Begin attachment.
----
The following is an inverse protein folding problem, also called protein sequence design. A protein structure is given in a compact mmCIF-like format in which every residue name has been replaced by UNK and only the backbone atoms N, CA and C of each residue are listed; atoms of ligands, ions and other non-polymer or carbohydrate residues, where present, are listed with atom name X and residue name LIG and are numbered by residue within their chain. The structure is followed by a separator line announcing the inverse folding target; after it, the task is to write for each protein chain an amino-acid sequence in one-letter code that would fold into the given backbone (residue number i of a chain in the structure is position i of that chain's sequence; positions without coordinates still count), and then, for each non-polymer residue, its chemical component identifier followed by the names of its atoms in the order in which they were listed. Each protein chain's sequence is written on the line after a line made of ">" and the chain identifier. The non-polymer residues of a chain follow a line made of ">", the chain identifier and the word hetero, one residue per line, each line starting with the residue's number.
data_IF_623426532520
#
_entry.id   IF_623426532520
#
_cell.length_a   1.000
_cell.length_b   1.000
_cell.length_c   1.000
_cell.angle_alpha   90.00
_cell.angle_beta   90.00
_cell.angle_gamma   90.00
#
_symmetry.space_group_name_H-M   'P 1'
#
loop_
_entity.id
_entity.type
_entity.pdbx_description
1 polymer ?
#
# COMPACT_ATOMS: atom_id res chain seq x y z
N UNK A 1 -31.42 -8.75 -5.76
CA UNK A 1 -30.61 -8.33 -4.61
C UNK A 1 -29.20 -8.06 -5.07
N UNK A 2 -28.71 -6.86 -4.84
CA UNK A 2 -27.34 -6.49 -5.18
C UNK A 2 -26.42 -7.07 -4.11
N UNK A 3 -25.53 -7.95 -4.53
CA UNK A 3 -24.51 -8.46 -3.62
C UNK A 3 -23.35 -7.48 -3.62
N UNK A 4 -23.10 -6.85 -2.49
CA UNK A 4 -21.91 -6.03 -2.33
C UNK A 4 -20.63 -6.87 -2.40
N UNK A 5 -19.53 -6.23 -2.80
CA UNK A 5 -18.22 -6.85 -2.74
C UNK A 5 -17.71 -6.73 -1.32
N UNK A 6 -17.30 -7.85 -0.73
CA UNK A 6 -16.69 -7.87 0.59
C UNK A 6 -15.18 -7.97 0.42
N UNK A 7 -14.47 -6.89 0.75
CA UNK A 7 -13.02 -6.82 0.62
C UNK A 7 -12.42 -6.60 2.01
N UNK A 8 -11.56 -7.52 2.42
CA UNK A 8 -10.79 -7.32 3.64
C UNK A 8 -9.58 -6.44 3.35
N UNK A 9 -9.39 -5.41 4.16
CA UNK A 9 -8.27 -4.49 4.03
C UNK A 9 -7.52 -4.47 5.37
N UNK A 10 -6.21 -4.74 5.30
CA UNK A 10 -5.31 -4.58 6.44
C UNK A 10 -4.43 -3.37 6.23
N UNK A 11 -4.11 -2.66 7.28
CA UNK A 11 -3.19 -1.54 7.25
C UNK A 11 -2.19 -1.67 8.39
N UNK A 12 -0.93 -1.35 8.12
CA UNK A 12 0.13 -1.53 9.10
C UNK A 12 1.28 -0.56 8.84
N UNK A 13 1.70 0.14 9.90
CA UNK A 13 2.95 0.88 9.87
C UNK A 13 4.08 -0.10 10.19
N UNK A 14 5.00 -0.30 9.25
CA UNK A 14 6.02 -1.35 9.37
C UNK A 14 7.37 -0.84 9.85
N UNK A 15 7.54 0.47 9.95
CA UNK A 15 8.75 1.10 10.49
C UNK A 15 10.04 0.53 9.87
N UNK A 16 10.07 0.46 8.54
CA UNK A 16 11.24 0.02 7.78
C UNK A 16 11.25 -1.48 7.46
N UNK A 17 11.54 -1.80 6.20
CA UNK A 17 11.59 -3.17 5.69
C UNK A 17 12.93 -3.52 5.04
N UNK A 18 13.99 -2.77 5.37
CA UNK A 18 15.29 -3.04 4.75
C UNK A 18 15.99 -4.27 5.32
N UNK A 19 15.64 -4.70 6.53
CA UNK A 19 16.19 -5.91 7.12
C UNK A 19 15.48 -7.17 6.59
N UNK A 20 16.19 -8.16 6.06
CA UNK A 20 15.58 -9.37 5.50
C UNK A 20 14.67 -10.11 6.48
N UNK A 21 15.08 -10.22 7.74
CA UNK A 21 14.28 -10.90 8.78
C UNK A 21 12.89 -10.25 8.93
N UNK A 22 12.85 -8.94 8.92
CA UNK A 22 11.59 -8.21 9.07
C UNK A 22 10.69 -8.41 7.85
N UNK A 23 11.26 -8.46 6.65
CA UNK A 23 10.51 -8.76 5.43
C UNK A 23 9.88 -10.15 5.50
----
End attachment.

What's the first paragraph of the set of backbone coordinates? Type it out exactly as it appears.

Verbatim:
The following is an inverse protein folding problem, also called protein sequence design. A protein structure is given in a compact mmCIF-like format in which every residue name has been replaced by UNK and only the backbone atoms N, CA and C of each residue are listed; atoms of ligands, ions and other non-polymer or carbohydrate residues, where present, are listed with atom name X and residue name LIG and are numbered by residue within their chain. The structure is followed by a separator line announcing the inverse folding target; after it, the task is to write for each protein chain an amino-acid sequence in one-letter code that would fold into the given backbone (residue number i of a chain in the structure is position i of that chain's sequence; positions without coordinates still count), and then, for each non-polymer residue, its chemical component identifier followed by the names of its atoms in the order in which they were listed. Each protein chain's sequence is written on the line after a line made of ">" and the chain identifier. The non-polymer residues of a chain follow a line made of ">", the chain identifier and the word hetero, one residue per line, each line starting with the residue's number.